On the positive side, the study found that journalists excel at abstract thinking. They generally can see the big picture and “think outside of the box and make connections where others might not see them.”
Journalists were also good at value-tagging, meaning they are able to pick out the most important parts from big piles of information.
On the other hand, journalists in the study scored particularly low on “executive function,” the part of the mind that makes complex decisions, manages time and helps complete tasks.
Low executive functioning means that journalists may find it difficult to “regulate emotions, suppress biases, solve complex problems, switch between tasks, and think flexibly and creatively,” the study says.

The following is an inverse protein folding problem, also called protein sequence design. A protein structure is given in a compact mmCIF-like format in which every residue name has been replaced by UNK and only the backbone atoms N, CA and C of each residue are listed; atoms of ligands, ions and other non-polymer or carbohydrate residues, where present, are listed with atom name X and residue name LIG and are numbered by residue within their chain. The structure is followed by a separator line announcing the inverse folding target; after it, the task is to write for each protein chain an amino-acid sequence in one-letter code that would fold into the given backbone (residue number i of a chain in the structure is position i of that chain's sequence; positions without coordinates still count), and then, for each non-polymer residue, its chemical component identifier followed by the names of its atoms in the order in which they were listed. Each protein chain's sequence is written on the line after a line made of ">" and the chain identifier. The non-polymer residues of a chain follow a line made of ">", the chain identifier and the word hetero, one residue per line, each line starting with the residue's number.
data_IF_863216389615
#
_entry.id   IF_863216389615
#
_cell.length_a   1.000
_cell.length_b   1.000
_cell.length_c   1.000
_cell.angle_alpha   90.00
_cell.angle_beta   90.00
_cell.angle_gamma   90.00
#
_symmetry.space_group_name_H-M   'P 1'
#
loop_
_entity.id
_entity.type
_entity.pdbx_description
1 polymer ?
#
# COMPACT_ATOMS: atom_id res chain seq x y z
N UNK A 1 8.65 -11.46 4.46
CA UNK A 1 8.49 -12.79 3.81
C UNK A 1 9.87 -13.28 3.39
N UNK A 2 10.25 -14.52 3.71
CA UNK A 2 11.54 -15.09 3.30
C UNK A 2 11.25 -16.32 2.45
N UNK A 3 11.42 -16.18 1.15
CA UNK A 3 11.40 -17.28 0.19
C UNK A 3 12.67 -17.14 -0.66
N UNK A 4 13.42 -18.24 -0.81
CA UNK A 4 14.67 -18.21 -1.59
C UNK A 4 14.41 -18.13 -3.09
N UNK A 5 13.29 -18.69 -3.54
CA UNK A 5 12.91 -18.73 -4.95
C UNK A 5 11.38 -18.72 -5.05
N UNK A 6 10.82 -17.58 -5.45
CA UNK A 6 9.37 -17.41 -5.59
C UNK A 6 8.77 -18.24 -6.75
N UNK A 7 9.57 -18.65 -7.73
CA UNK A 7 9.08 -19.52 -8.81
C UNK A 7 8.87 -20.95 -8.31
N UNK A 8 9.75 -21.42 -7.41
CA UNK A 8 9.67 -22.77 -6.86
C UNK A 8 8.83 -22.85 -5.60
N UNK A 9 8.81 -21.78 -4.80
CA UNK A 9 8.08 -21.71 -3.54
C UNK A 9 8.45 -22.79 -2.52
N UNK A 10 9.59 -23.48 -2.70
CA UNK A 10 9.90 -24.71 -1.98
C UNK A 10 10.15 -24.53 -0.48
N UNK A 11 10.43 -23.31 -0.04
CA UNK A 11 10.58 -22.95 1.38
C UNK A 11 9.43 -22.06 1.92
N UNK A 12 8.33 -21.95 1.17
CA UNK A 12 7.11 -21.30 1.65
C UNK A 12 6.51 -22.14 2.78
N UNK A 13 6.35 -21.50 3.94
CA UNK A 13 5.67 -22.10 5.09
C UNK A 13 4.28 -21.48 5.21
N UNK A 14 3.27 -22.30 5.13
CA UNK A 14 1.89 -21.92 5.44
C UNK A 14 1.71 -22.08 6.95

Journalists are also easily distracted and have difficulty silencing the mind, as well as often worrying about the future and regretting the past.
These statistics set the stage for Swart’s other findings, namely, that journalists drink too much alcohol and not enough water. Some of the respondents didn’t drink any alcohol, but those that did drank an average of 16 units per week, and 41 percent drank 18 units a week. That puts journalists in the top 20 percent of Americans for alcohol consumption, according to 2014 research.Excessive drinking, according to the Centers for Disease Control and Prevention, is 15 drinks per week for men and eight drinks per week for women.